The Bengal horse artillery following in support found one of its guns stuck in the quicksands of the river bed. The gunners were unable to extract it and the gun had to be abandoned.
Their success in forcing the Bengal horse artillery to abandon a gun caused the Sikhs to push more cavalry across the river. This time against Gough’s right flank.
General Gough ordered the 14th Light Dragoons to drive this new force back across the river. The colonel of the 14th, William Havelock, led his regiment and the 5th Bengal Light Cavalry in a headlong charge at the Sikhs, and, without stopping at the edge of the bank, led his men into the river.
It was apparent to the divisional commander that Havelock was taking his regiment into considerable danger. General Cureton led a party of the 5th Bengal Light Cavalry in an attempt to halt the 14th in its charge, but was shot dead as he rode forward.
Havelock was killed in the melee in the river, while 12 other officers and 84 men of the two cavalry regiments became casualties before the 14th turned back and the battle ended.
The Sikhs had been cleared from the south bank of the River Chenab.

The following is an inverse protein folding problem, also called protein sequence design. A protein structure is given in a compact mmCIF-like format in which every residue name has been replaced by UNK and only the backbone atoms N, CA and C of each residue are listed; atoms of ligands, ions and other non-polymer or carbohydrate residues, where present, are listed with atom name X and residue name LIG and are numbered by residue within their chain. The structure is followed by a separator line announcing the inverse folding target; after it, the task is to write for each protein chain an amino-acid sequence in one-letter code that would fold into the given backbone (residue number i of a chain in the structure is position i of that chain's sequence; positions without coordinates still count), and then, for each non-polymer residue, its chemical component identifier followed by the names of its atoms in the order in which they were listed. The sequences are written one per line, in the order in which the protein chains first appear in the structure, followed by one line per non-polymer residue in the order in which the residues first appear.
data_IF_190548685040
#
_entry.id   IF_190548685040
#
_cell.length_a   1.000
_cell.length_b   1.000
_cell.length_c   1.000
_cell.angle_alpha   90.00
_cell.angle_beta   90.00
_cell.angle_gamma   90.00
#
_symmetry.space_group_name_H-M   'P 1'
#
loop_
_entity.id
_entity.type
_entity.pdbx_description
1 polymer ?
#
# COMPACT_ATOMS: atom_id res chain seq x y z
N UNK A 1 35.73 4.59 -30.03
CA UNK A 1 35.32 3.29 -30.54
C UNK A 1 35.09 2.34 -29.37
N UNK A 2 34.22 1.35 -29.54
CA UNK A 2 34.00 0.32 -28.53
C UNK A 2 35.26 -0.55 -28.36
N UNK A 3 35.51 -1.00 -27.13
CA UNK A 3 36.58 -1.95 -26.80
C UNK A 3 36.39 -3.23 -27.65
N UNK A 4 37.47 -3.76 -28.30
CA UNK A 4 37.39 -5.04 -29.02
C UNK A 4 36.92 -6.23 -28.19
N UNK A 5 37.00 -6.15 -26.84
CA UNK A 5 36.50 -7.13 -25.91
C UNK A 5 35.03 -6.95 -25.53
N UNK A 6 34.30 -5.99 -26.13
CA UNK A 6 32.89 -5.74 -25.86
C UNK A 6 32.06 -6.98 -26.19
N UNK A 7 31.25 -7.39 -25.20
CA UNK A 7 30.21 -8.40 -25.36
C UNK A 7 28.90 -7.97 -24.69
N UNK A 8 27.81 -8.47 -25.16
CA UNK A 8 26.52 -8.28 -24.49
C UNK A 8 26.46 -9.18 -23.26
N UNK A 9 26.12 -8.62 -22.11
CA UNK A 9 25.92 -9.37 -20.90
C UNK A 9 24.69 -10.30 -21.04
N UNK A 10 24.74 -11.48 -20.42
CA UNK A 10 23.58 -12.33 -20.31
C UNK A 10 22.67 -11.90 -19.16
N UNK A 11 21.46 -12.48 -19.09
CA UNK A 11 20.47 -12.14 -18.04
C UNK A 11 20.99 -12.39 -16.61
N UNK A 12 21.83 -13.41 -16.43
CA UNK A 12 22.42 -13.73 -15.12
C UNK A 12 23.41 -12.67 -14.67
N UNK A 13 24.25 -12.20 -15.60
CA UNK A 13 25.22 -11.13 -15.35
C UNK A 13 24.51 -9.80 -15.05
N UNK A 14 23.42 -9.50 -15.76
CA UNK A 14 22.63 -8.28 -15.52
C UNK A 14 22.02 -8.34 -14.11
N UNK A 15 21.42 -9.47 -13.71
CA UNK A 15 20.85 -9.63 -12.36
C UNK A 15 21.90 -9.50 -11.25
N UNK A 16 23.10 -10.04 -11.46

British and Bengali casualties were around 150. Sikh casualties have to be estimated at a few hundred.
The body of Lieutenant Colonel Havelock, who had led the 14th King’s Light Dragoons into the charge, was found in the river bed twelve days after the action. The head had been cut off and the left arm and leg nearly severed. He lay with nine dead troopers of his regiment.
Gough decided to hold the Sikh force at Ramnagar while General Sir Joseph Thackwell, who had taken over command of the Cavalry Division on the death of General Cureton, marched upstream and crossed to the north bank. Thackwell, with a force of cavalry, infantry and guns marched up the river and crossed to the north side. To Gough’s chagrin no full action materialized, but the Army of the Punjab had forced the River Chenab.
Regimental anecdotes and traditions:
The death of Brigadier General Cureton, a cavalry commander of great experience and ability, was considered a grave loss to the British Army. Cureton fought through the Peninsular War in the ranks of the 14th Light Dragoons, the most consistently successful British cavalry regiment in that campaign, rising to the rank of sergeant. In 1813 Cureton was given a commission in an infantry regiment before exchanging into the 16th Lancers in India. Of his three sons one was severely wounded at Moodkee serving in the 3rd Light Dragoons, another was killed at Chillianwallah, while the third was at Aliwal as his father’s aide de camp and went on to raise his own Bengal Army cavalry regiment, Cureton’s Multanis. Cureton took air cushions on campaign with him as the most comfortable form of bedding. See the note to Aliwal for Sir Harry Smith’s assessment of Cureton’s performance at that battle.